Kombucha is not new to many of my readers. However, I wanted to start at the beginning with the wonderfully healthful drink. By sharing information about Kombucha and getting everyone up to speed on it we can all move forward on the same page. I have future posts planned for all kinds of yummy variations and ways to use kombucha that might be new to those who have been using it for years. So first things first.
What IS Kombucha? What makes Kombucha unique is it's special culture called a SCOBY (which stands for Symbiotic Colony of Bacteria and Yeast). It is often called a "mushroom" but it is not. It does not have any fungal properties. You may also hear it referred to as a "patty". It is similar to the "mother" in living vinegar. Some people might think it is gross...and it kind of is...when you think about putting a bacteria laden yeast patty in your drink on purpose!! That's a gross thought at first. However, when you are willing to let go of the "sterilized and pasteurized scare" that we have been programed with in the recent years if modern history and you are willing to learn about the beautiful cycle of life that YHVH (GOD) has put in place to help us be well...then all the sudden it's not so gross. :-) Kombucha is nothing new...these methods and understanding have been used for hundred and hundreds if not thousands of years...in many cultures (get it?) all over the world, including our early America.
Why is it good for you? The following constituents may be found in the Kombucha Tea: a very small trace of alcohol, carbon dioxide, vitamin C, vitamin B1, B2, B3, B6, B12. folic acid, acetic acid, Glucuronic acid, gluconic acid, oxalic acid, usnic acid, fructose, dextrogyral (L-Latic Acid+), enzymes and minerals.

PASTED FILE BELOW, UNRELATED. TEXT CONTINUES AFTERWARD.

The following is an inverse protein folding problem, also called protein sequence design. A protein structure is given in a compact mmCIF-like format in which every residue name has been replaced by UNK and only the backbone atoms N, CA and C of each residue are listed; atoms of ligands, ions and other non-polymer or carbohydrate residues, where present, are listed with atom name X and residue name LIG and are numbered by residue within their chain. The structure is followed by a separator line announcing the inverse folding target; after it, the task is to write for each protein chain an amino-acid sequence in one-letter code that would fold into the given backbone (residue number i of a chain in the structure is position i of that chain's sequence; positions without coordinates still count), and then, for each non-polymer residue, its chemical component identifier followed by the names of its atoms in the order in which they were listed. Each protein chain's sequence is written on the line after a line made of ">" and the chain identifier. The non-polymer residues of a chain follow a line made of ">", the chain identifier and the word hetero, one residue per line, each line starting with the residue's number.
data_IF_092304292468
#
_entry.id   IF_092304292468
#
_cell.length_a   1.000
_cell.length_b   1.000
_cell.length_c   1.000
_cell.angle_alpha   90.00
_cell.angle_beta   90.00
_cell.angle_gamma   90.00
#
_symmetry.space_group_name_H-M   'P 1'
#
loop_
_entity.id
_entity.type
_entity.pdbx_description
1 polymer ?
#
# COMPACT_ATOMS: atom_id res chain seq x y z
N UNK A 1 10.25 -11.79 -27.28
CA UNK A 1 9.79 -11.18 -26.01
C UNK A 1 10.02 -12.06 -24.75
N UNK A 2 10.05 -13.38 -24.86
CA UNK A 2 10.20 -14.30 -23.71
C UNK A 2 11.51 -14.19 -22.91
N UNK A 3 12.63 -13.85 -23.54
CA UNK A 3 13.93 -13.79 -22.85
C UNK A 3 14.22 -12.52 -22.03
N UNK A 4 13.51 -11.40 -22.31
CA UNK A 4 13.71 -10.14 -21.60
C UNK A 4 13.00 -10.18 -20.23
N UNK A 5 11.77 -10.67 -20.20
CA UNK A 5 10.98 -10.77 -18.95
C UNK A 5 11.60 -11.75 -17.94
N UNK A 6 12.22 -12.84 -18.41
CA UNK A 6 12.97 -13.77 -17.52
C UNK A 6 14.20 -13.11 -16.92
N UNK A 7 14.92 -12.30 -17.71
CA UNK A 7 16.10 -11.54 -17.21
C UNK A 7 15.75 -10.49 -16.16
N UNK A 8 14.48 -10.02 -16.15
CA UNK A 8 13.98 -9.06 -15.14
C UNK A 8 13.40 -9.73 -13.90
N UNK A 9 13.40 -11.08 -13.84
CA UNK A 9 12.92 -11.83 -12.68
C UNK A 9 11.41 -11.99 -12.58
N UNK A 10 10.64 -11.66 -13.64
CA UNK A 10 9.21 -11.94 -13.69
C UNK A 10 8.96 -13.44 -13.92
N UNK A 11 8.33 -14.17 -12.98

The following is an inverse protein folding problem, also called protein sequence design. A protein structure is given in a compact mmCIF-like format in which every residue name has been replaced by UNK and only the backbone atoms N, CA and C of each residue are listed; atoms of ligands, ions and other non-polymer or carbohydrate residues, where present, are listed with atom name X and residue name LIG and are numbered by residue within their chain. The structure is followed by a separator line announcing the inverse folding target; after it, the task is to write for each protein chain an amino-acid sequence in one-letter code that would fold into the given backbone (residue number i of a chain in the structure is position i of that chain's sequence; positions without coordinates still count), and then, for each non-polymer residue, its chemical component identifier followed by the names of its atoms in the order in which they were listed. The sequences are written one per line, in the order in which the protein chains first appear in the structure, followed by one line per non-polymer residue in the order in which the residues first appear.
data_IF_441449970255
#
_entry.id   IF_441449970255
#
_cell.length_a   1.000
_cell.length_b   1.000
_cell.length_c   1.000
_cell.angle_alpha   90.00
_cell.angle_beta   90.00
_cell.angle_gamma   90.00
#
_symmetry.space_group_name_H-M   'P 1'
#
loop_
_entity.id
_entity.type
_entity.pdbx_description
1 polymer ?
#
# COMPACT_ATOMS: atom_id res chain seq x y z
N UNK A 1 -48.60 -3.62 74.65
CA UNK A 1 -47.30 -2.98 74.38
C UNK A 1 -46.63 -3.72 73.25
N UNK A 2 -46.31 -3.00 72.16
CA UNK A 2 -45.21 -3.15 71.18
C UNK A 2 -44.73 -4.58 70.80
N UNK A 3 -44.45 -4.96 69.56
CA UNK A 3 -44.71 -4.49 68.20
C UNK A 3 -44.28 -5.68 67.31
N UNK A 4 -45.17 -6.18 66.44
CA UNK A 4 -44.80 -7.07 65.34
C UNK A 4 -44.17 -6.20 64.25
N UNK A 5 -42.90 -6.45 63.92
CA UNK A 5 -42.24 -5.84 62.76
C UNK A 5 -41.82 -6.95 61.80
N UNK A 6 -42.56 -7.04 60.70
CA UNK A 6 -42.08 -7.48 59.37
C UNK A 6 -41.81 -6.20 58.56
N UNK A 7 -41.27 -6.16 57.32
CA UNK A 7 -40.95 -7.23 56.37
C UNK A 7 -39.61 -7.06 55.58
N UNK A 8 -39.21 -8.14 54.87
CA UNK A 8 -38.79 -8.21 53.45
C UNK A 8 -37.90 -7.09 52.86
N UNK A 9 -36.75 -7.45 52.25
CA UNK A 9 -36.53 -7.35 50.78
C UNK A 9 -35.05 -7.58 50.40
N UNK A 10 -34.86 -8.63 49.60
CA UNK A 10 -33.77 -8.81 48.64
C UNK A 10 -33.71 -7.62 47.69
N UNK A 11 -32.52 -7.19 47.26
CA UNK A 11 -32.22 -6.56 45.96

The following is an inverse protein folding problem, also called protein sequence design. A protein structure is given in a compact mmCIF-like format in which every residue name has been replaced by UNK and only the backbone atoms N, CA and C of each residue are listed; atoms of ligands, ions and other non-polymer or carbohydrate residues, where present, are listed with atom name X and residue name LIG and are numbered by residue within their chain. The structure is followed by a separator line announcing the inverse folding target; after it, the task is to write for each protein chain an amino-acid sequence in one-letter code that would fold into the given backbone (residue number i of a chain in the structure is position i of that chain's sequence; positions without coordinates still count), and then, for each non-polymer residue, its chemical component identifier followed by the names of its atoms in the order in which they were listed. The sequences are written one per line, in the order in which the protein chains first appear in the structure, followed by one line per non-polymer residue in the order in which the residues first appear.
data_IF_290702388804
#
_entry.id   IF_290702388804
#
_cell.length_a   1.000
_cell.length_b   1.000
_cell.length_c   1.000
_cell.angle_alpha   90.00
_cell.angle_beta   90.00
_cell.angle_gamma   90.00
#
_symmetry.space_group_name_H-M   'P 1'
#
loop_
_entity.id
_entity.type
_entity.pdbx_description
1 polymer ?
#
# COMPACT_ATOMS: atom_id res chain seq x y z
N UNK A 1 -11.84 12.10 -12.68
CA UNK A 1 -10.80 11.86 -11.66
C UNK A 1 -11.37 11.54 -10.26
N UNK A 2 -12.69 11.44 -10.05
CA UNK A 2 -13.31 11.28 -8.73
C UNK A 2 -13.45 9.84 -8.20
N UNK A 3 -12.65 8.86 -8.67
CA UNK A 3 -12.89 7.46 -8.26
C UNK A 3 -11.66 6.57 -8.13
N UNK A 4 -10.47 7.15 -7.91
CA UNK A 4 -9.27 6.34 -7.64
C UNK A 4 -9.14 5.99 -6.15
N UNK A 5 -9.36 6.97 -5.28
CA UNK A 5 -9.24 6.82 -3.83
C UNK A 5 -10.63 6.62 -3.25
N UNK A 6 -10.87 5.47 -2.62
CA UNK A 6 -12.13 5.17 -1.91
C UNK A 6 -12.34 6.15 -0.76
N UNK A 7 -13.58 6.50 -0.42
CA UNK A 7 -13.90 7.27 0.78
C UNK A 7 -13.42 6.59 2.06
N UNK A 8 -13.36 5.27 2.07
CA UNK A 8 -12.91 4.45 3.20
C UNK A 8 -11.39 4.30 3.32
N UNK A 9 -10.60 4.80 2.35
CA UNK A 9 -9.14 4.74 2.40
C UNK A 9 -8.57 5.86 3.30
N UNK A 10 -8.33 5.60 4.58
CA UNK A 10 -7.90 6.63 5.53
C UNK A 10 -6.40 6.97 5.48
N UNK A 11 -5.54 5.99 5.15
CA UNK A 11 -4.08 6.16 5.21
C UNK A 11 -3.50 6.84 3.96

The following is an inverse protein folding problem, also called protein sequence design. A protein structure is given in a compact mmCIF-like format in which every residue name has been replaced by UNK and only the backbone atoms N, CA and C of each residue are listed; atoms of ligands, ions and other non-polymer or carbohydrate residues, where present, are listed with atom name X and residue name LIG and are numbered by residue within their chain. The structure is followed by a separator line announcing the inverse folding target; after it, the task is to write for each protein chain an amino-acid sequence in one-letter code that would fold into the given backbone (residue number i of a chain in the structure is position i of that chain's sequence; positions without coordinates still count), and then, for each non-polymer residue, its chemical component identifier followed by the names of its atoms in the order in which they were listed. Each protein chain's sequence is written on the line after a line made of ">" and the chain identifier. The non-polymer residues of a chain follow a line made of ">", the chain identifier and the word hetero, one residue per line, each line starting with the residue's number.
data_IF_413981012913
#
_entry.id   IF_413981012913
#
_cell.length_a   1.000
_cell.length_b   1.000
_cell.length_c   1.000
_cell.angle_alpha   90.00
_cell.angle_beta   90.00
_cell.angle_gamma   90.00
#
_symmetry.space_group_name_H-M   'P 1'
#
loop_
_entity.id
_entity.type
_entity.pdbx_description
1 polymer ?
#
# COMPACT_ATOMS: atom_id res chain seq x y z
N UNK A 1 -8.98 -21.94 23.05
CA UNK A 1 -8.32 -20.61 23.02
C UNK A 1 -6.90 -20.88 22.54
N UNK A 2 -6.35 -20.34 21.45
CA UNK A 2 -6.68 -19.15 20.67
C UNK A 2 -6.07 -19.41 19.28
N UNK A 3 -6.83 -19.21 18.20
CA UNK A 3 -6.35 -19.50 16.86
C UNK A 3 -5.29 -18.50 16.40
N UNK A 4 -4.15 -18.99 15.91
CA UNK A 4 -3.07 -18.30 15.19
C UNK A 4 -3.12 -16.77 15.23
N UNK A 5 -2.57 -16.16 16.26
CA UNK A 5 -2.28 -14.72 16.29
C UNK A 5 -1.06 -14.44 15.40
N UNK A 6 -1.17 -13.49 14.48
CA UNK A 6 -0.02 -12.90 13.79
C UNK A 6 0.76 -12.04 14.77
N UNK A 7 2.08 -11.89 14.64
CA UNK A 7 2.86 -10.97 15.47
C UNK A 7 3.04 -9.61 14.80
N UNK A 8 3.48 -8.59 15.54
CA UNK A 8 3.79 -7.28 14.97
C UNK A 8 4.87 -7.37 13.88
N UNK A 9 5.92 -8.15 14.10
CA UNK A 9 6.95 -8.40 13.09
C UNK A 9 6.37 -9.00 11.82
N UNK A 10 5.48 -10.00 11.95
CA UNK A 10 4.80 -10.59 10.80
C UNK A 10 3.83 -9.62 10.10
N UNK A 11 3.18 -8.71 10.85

Kombucha detoxifies and has diuretic properties. The active components that are in Kombucha Tea seem to bind harmful toxins, supplementing liver and immune functions. Kombucha may also help sustain beneficial intestinal flora and, in this way, aid digestion and prevent growth of unfriendly bacteria--which is very important to over all health and disease prevention. The tea contains B vitamins that may work as co-enzymes in stimulating metabolic processes. These B vitamins are also important for healthy skin and blood formation.
There is a whole host of things it is said to be "good for" in maintaining health drank regularly in one's lifestyle. (I an not say these are "cures" The FDA would not like that...blah blah blah) Here are just a few that I found online:
- Improves sleep
- Assists weight loss
- Lowers blood pressure
- Relieves PMS
- Acts as a gentle laxative, helping avoid constipation
- Aids in the relief of arthritis and muscle pain
- Cleanses the colon and gall bladder
- Aids in healthy digestion/ulcers
- Relieves colitis and stomach cramps
- Returns gray hair to it's natural color
- Helps stop non-infectious diarrhea
- Relieves bronchitis and asthma
- Clears up Candida yeast infections
- Regulates the appetite and reduces fat
- Aids with stress and insomnia
- Improves eyesight, cataracts and floaters
- Relieves headaches including migraines
- Increased immune system function
- Puts Lupus into remission
- Helps reduce the alcoholic's craving for alcohol
- Eliminates menopausal hot flashes
- Clears acne, psoriasis and other skin problems
- Thickens hair and strengthens fingernails
- Enhances the sense of smell